Documentary Review: ‘Homegrown: The Counter-Terror Dilemma’

In the years since September 11th, the government has developed a massive domestic spying program that employs thousands of agents and sweeps up incalculable amounts of data. This surveillance apparatus has overwhelmingly targeted Muslims, but most Americans have only the vaguest sense of what this spying program entails and how it affects the lives of millions of Muslim Americans. Director Greg Barker’s “Homegrown: The Counter-Terror Dilemma” teases out some of the thorny moral issues of the counter-terror system through two parallel stories: Nidal Hasan, the Army major who killed 13 people in a mass shooting at Ft. Hood, and Shifa Sadequee, a young Muslim man convicted on terrorism charges. Why did Hasan evade all detection, while Sadequee was convicted on very limited evidence? Could the Fort Hood shooting have been prevented? Was it really necessary for the security of the country to arrest Sadequee? Was it just?

“Homegrown” does not attempt to resolve these issues. Perhaps it is a cliche to say of a documentary that it raises more questions than it answers—most docs do, after all—but it is particularly apt for “Homegrown,” which actually closes with a direct question, posed by Philip Mudd, former deputy director of the FBI’s National Security Branch, to Sadequee’s family: “If we switched roles, what would you do? Would you let him go?” The answer, of course, depends on one’s point of view, but it is a greatest strength of “Homegrown” that no one will come away with an absolutely clear moral perspective on that question.

As Mudd explains at one point, the job of counter-terror is not to minimize threats but to “eliminate” them. From that perspective, Sadequee clearly had to be neutralized. But such aggressive counter-terror measures have consequences, which in Sadequee’s case meant extensive spying on a teenager, arresting him in a foreign country just two weeks after getting married, holding him in solitary confinement three years before he was even charged, and eventually sending him to prison for 17 years. And even if one agrees that Sadequee was a genuine threat, what about the hundreds of thousands of Muslim Americans who are regularly spied upon and treated with suspicion?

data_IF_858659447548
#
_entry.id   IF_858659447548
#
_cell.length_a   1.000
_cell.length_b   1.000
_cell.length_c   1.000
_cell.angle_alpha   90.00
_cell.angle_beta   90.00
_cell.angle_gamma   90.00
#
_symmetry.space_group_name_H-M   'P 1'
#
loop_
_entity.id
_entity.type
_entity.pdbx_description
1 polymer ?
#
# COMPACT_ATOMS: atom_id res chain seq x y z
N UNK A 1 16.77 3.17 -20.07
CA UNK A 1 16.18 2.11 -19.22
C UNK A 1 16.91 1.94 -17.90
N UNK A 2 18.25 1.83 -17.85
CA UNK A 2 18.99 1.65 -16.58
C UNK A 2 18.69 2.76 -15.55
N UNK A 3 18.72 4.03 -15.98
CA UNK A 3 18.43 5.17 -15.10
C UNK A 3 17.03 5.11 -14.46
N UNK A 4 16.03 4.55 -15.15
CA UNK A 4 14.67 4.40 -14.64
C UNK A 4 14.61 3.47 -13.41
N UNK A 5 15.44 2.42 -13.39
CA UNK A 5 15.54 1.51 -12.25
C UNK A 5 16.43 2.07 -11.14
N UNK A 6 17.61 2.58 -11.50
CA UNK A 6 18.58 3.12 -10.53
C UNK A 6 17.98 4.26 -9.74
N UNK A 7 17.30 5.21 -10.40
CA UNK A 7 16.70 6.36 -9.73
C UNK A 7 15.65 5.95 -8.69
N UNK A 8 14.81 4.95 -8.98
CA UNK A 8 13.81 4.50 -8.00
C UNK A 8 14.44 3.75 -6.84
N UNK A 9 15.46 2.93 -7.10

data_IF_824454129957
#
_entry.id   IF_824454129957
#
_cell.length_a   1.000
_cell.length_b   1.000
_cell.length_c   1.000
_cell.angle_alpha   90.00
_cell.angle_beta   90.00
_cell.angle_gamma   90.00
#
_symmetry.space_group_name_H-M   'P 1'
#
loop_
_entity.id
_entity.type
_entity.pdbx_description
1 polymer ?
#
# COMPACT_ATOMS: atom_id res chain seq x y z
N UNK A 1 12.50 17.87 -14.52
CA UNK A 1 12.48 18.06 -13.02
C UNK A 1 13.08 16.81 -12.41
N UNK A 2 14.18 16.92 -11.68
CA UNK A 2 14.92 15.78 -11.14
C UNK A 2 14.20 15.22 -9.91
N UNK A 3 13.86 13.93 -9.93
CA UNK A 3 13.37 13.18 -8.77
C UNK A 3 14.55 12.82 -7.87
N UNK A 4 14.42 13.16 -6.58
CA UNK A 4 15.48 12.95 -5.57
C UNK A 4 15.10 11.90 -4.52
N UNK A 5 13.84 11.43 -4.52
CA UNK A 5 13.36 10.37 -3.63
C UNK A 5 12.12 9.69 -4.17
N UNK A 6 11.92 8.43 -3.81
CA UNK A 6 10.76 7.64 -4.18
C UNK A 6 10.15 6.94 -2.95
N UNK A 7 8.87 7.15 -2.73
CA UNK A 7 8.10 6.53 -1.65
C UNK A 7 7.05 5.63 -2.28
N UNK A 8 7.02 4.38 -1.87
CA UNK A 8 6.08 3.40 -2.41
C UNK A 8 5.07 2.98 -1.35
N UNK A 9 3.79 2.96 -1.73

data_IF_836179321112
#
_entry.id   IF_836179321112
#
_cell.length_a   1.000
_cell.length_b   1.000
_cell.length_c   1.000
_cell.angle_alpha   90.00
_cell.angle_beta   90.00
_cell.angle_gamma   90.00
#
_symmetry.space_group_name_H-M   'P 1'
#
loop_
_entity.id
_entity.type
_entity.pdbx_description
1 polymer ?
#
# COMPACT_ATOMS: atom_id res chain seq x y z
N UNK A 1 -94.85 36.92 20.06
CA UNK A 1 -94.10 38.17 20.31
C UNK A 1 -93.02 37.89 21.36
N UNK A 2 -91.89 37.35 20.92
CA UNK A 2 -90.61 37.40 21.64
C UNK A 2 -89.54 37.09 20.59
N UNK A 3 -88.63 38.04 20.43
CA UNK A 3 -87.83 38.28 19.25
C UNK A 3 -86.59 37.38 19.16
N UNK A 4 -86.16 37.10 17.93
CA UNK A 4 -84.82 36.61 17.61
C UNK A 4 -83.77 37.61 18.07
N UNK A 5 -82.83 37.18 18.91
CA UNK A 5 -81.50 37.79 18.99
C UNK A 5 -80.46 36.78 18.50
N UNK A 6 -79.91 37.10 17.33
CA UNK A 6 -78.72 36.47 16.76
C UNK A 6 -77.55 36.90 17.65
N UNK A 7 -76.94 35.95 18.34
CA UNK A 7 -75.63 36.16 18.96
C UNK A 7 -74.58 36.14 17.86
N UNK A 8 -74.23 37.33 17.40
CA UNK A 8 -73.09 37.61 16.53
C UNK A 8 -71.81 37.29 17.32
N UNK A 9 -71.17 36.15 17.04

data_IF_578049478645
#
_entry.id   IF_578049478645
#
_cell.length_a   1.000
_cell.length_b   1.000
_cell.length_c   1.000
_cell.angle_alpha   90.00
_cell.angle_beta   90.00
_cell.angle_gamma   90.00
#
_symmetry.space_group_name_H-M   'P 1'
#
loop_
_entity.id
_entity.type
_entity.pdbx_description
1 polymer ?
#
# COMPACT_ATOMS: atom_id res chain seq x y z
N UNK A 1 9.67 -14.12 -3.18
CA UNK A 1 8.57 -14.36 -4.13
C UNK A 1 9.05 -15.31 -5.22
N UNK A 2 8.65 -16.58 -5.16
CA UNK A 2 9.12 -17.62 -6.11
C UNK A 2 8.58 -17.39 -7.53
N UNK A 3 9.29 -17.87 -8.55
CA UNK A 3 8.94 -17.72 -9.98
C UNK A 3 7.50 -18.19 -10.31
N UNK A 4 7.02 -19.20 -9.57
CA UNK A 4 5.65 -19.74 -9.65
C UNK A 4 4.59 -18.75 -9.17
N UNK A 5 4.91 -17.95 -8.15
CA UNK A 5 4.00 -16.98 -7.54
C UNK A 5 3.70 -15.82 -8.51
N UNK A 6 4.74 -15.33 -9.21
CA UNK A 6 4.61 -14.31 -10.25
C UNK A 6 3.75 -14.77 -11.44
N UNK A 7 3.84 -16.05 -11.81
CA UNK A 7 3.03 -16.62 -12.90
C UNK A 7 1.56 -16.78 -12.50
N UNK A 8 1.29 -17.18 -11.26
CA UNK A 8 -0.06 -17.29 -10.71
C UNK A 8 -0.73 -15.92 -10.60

“Homegrown”’s best feature is that it foregrounds the experiences of Muslims whose lives have been disrupted by their government’s aggressive pursuit of Islamic terrorists. We see a support group for the families of people who have been convicted of terrorism, a Muslim professor who has made it his mission to deradicalize young Muslim men, and Nader Hasan, a conservative criminal lawyer whose cousin Nidal committed the Fort Hood attack. Too often in documentaries and journalism about national security, Muslims’ lived experiences are sidelined in favor of counter-terror “experts,” so it is refreshing to see a documentary attempt to explore issues of domestic terrorism through the eyes of Muslims.

At times, “Homegrown” can seem a bit disjointed, and the talking heads are occasionally difficult to keep track of. I also wish the film had foregrounded America’s huge double standard when it comes to mass violence committed by Muslims vs. mass violence committed by white men. Peter Bergen makes this point briefly, but it seems particularly relevant to point out that, since 9/11, more people in the U.S. have been killed in attacks by right-wing extremists than by Islamic extremists. If this is the case, why is so much of our security apparatus trained on Muslims? Still, the film is an excellent starting point for the conversation about the inherent tradeoffs in America’s bloated counter-terror system.

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